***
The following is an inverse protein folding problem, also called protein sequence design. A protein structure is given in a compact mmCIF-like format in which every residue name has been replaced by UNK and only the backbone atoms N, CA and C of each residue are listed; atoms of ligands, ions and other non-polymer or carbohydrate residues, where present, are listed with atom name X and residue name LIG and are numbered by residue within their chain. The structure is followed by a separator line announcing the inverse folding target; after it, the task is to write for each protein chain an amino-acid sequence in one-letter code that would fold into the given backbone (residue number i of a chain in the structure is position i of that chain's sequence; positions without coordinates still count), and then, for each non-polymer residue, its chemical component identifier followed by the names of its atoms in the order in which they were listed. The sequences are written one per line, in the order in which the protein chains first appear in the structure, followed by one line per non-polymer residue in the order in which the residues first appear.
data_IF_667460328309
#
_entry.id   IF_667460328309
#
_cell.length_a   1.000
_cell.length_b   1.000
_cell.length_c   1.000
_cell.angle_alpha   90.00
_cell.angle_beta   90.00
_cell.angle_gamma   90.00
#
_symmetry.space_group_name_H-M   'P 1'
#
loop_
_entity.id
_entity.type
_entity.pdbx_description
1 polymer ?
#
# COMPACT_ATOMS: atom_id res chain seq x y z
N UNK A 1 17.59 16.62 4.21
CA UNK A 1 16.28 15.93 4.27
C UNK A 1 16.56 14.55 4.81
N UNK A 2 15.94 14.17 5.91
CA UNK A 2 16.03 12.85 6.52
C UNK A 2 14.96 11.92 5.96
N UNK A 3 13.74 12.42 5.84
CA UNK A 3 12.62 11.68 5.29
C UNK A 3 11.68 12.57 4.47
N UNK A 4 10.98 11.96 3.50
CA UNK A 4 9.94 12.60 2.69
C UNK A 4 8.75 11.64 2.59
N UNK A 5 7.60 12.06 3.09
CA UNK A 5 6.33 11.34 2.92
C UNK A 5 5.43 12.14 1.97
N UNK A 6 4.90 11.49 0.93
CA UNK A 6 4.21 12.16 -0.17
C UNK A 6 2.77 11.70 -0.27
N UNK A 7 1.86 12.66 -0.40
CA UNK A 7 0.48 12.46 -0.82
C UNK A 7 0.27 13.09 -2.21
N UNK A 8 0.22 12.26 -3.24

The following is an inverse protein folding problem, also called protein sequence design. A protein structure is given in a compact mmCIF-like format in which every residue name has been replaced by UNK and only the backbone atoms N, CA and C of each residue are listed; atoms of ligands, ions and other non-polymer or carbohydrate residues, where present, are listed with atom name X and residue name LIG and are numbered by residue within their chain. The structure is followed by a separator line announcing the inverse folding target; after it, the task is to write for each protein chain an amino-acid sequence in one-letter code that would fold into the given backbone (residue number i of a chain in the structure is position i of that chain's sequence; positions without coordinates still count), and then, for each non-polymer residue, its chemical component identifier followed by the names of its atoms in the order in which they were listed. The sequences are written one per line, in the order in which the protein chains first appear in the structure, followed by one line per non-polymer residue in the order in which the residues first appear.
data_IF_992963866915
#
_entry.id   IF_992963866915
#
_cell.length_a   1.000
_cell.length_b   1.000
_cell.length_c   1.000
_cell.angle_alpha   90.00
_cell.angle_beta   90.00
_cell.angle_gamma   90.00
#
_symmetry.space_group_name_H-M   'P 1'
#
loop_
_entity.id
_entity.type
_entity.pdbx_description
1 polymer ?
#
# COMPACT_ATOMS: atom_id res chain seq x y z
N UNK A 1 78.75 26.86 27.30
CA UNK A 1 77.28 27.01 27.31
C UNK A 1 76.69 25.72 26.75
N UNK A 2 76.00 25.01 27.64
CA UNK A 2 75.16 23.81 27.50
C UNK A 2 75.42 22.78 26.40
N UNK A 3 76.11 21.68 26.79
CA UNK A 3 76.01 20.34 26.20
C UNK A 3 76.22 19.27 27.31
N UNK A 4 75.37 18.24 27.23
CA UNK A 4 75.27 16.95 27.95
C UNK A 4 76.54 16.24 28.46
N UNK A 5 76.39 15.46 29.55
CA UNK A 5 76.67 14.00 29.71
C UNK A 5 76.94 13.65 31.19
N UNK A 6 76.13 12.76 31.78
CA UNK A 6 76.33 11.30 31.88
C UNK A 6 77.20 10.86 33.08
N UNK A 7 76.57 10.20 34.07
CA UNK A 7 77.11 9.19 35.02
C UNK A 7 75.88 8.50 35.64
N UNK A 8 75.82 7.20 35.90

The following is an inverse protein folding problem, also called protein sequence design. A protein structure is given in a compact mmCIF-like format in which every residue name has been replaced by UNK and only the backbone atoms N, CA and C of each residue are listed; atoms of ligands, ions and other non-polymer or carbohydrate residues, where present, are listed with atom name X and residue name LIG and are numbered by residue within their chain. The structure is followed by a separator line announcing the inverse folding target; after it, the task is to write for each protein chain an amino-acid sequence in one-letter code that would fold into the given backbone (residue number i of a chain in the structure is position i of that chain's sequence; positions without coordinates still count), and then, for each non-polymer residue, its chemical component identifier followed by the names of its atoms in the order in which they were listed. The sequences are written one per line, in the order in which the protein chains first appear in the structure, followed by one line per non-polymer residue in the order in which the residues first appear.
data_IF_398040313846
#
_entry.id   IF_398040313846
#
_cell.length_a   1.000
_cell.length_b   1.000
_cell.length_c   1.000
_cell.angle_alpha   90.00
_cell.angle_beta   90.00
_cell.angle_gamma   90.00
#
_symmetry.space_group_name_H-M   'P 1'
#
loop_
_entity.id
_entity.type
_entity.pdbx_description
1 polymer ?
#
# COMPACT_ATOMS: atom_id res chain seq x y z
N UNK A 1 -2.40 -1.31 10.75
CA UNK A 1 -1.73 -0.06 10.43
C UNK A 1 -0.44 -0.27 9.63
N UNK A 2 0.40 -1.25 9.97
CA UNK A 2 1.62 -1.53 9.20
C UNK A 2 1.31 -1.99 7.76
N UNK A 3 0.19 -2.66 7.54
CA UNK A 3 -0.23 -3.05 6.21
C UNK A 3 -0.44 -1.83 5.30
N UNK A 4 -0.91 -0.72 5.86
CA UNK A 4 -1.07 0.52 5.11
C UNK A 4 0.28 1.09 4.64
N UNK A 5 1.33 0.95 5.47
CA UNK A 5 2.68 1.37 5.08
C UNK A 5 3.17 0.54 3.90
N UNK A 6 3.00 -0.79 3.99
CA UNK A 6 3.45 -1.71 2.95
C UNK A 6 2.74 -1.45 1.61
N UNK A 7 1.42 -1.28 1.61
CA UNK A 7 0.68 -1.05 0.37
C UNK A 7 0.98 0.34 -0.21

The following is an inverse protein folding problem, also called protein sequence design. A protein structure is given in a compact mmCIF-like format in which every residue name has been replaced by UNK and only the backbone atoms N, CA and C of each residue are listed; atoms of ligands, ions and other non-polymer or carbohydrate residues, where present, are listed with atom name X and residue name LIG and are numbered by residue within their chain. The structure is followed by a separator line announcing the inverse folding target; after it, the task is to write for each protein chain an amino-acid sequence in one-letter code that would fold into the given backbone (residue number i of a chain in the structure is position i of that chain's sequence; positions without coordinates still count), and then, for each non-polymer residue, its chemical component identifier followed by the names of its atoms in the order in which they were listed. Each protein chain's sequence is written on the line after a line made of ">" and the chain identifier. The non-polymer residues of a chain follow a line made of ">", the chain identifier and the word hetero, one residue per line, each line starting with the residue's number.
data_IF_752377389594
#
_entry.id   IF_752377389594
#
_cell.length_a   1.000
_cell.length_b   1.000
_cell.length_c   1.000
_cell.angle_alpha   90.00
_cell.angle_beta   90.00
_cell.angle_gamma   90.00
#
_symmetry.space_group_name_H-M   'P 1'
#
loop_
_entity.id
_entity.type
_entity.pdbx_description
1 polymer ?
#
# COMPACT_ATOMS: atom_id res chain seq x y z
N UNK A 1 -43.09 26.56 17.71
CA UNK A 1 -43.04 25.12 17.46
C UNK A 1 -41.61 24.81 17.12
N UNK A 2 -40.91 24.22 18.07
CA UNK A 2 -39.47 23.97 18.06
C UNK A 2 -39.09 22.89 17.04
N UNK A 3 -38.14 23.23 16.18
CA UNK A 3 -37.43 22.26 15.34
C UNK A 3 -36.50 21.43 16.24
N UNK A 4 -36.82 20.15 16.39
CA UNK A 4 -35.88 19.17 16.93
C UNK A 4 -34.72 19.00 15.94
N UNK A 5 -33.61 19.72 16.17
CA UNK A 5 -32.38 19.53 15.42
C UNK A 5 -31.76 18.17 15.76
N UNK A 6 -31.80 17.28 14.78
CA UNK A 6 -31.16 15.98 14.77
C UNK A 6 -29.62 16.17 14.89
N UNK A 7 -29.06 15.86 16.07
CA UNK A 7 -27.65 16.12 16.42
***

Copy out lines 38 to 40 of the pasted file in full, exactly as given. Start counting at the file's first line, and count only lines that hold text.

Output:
CA UNK A 6 4.21 12.16 -0.17
C UNK A 6 2.77 11.70 -0.27
N UNK A 7 1.86 12.66 -0.40